A good method for checking if diffusion is limited by mass transfer is to carry out the experiments on samples of different thicknesses – the thicker the sample, the less relevant the mass transfer effect becomes – as you can readily determine using the diffusion modeller.

Given that most of us don’t know what the Mass Transfer Coefficient is for our systems, the modeller uses the Hansen B value. This is the ratio of the diffusion resistance to the surface resistance. With D0 as the diffusion coefficient at the lowest concentration encountered, and for a free film sample of thickness L, the diffusion resistance is (L/D0). Dividing this by the surface resistance (1/h) gives B. Thus,

B= hL/D0

A high B (>10 for a constant diffusion coefficient) means essentially no significant limitation by mass transfer.

Factor 2. This is the local saturated concentration of the liquid in the polymer right at the surface during absorption. For RED less than 1 for a correlation based on “good” or “bad” solubility, this concentration will be very high since the solvent can in principle completely dissolve the polymer. It is very difficult to assign an initial given surface concentration, but it is probably in the range of 50-70%, because at still higher concentrations, the issue is not one of diffusion of solvent into the sample but diffusion of the sample into the solvent. For RED larger than 1, the larger the value, the lower the local saturated concentration and therefore the slower the absorption rate. This is the reason that HSP is so important for understanding diffusion. In the modeller a simple algorithm has been used to illustrate this so you can compare overall diffusion rates as the RED changes. The algorithm is for illustrative purposes only – it’s up to you to specify the surface concentration in any specific scenario.

Once the molecule is inside the polymer, as long as it is within its solubility limit (we’ll explain this in a moment), HSP play no further role. The rates of diffusion of a low RED and high RED solvent of similar molar volume and shape are the same. You might be surprised that in an HSP book it is claimed that HSP are not important for diffusion inside the polymer, i.e. the diffusion coefficient at a given concentration. The experimental data have confirmed this fact many times. This also means that HSP play no part in classic desorption experiments to air. Naturally the desorption from one polymer to another (migration) does depend on the HSP of the second polymer as a large HSP mismatch would mean, as in absorption, a low surface concentration in that polymer.

Although Factor 2 is about absorption, it’s a good point to discuss why desorption takes so much longer than absorption. It has been shown that the diffusion coefficient increases exponentially with the concentration of the solvent. For rigid polymers this increase is a factor of about 10 for each 3%v increase in solvent concentration. For flexible polymers the increase is a factor of 10 for about 15%v increase in solvent concentration. Whereas during the whole time of the absorption process, the solvent is largely diffusing in at concentrations approaching the maximum (surface equilibrium) concentration, and certainly much higher than the lowest concentration, in desorption most of the solvent diffuses out at much lower (and falling) concentrations than the initial one. In desorption the concentration at the surface is low (zero) so the process is largely controlled at or near the exit surface since the diffusion coefficient here is so low.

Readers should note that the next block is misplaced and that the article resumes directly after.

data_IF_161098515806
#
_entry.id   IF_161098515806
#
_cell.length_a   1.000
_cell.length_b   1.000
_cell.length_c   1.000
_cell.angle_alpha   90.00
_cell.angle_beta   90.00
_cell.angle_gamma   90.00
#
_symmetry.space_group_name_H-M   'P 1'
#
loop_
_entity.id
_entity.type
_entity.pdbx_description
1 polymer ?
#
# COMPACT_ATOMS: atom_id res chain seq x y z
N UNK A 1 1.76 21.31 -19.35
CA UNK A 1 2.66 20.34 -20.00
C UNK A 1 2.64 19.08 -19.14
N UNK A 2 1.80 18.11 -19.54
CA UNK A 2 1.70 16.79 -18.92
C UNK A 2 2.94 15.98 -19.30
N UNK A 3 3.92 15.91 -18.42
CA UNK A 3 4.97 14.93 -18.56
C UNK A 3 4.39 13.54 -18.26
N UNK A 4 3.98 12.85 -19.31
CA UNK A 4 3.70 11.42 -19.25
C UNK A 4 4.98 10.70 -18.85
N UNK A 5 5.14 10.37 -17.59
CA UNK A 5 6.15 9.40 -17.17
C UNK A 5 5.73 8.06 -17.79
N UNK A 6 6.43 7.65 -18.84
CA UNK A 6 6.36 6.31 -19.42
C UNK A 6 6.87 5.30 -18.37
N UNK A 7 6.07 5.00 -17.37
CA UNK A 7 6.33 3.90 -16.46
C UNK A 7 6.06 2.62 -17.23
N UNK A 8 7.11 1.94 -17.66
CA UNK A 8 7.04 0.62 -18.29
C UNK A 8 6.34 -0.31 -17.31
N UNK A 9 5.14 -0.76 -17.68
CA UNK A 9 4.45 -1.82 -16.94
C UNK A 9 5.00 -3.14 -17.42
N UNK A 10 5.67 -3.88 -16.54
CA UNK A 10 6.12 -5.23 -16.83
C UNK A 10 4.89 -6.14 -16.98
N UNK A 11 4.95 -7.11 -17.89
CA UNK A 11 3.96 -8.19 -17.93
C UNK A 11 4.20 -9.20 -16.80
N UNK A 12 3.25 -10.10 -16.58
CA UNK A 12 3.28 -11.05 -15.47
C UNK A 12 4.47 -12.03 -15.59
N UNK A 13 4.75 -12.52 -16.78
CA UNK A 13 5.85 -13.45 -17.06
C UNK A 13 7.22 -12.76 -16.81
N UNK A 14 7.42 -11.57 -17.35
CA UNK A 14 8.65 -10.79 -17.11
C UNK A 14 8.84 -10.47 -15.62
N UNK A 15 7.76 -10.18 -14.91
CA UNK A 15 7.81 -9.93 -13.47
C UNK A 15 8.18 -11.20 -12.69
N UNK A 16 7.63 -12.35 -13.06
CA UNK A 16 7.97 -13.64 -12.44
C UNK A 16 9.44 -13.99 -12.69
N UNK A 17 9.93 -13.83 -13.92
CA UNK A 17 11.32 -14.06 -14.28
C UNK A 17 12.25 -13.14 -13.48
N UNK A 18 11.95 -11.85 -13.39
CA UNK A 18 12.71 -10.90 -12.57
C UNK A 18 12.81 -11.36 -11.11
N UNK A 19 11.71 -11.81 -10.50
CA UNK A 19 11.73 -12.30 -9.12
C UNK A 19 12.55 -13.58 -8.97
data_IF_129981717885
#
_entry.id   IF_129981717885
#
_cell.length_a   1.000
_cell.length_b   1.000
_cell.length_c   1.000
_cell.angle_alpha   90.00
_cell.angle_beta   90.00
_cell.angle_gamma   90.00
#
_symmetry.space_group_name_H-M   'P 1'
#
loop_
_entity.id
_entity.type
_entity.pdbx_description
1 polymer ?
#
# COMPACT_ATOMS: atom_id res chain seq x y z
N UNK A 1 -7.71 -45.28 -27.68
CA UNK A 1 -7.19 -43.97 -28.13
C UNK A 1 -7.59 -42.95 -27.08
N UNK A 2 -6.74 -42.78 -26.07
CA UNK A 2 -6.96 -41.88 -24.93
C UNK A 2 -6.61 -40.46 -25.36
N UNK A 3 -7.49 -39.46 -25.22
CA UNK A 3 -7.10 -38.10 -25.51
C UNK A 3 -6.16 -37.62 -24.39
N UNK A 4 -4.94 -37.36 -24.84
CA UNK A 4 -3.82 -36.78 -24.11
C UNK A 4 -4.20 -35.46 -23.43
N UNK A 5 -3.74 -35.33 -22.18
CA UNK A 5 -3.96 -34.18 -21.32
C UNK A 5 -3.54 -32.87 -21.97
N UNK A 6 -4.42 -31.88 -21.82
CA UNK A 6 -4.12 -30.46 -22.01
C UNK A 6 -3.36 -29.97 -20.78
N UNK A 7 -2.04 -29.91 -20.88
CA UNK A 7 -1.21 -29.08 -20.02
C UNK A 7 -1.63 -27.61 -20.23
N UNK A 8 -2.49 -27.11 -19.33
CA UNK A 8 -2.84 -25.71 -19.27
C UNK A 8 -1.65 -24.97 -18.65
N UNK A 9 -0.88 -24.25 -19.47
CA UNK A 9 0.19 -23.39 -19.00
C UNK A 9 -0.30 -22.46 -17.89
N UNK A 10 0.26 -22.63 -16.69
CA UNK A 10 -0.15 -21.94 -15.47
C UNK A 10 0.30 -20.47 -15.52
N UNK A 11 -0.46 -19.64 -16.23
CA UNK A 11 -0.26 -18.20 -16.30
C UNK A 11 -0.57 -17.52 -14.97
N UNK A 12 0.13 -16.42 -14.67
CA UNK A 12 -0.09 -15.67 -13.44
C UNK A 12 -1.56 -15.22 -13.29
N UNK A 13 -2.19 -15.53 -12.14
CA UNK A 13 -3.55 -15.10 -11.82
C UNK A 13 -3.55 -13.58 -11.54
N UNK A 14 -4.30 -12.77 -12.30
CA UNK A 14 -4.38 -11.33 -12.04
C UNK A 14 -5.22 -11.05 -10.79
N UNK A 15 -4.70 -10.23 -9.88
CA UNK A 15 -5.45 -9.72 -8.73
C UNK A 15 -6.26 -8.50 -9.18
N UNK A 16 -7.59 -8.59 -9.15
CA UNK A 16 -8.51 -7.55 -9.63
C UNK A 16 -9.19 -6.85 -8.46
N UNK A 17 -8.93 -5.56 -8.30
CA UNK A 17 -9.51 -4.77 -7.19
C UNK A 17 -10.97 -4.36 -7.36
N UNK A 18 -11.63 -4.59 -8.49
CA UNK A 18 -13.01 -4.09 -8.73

Before going to Factor 3, let us clarify this statement that “as long as it is within its solubility limit, HSP play no further role.” If you dip some polymers (e.g. epoxies or polypropylene) into hot water, the solubility is increased sufficiently for water to diffuse in (the δH of water falls off rapidly with temperature, boosting its solubility). If you then cool the sample, the water becomes insoluble in the polymer. The individual water molecules can still diffuse (diffusion coefficient is independent of HSP) but when they meet each other, they phase separate from the polymer. This is the classic case of water blisters. If you hot-dip/cool a number of times you get more and more water into the polymer, but each time you cool, the water phase separates out into bigger and bigger blisters. The blisters are very persistent. That is because each blister is a new diffusion problem from one phase (the water blister) into the other (the polymer). Given that there is a large HSP mismatch, the surface concentration at the blister/polymer interface is low so the rate of diffusion is low. Those blisters can be very persistent. So now you can see why it’s important to qualify the statement that HSP have no effect on diffusion once the molecule is inside the polymer. See p141 of the Handbook or C.M. Hansen, New Developments in Corrosion and Blister Formation in Coatings, Progress in Organic Coatings, 26, 113-120, 1995 for further details. Incidentally, a beautiful demonstration of HSP co-solvent effects is provided by the well-known fact that glycol ethers in coatings can produce blisters under aggressive thermal/water cycling tests. The ethers remain in the coating and during the hot/wet part of the cycle the combined glycol ether/water HSP is a sufficient match to the hot polymer to allow the water to enter. On cooling the blisters start to form. The same coatings without the glycol ethers have no blistering because the HSP distance of the water is too great, even at the higher temperatures.